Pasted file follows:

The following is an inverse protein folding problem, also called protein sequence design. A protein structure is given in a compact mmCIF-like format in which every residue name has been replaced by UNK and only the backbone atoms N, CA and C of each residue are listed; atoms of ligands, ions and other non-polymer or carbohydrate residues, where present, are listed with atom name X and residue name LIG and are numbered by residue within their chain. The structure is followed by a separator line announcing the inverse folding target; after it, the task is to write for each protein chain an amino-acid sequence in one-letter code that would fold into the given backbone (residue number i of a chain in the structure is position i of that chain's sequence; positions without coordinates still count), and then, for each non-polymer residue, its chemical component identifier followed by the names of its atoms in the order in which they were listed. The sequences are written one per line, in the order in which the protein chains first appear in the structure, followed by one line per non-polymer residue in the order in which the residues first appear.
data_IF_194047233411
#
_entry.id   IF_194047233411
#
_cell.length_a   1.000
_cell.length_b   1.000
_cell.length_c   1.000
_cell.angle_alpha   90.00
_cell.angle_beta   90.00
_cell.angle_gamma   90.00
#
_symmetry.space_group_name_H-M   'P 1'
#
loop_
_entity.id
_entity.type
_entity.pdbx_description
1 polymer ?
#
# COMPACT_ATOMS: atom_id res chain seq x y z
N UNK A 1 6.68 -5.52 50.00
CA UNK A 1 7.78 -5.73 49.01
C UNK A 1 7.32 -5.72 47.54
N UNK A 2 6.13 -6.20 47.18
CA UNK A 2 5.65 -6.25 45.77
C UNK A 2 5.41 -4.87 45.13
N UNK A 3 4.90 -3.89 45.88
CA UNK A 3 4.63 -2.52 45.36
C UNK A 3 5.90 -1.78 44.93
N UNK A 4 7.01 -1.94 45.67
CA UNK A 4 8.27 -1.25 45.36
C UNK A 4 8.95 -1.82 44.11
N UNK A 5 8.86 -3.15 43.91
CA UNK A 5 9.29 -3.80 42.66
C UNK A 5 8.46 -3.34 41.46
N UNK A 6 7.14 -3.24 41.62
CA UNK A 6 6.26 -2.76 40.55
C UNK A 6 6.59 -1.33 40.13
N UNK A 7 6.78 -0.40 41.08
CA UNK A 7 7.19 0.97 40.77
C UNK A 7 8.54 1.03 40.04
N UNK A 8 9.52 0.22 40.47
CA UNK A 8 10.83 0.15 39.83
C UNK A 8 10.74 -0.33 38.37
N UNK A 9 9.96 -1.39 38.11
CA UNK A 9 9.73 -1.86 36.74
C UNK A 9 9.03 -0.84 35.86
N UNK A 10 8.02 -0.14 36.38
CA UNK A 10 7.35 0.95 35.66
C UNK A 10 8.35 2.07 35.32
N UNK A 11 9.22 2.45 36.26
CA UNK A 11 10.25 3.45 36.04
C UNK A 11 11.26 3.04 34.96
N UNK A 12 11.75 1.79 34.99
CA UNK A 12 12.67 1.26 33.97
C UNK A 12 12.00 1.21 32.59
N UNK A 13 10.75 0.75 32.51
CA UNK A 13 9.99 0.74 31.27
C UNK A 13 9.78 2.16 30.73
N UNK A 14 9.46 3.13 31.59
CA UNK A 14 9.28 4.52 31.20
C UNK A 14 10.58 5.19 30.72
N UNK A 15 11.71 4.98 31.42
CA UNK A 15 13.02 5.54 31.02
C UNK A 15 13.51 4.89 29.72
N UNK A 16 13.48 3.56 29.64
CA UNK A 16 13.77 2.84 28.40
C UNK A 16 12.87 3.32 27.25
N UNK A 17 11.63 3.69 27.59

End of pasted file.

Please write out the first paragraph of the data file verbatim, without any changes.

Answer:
The following is an inverse protein folding problem, also called protein sequence design. A protein structure is given in a compact mmCIF-like format in which every residue name has been replaced by UNK and only the backbone atoms N, CA and C of each residue are listed; atoms of ligands, ions and other non-polymer or carbohydrate residues, where present, are listed with atom name X and residue name LIG and are numbered by residue within their chain. The structure is followed by a separator line announcing the inverse folding target; after it, the task is to write for each protein chain an amino-acid sequence in one-letter code that would fold into the given backbone (residue number i of a chain in the structure is position i of that chain's sequence; positions without coordinates still count), and then, for each non-polymer residue, its chemical component identifier followed by the names of its atoms in the order in which they were listed. The sequences are written one per line, in the order in which the protein chains first appear in the structure, followed by one line per non-polymer residue in the order in which the residues first appear.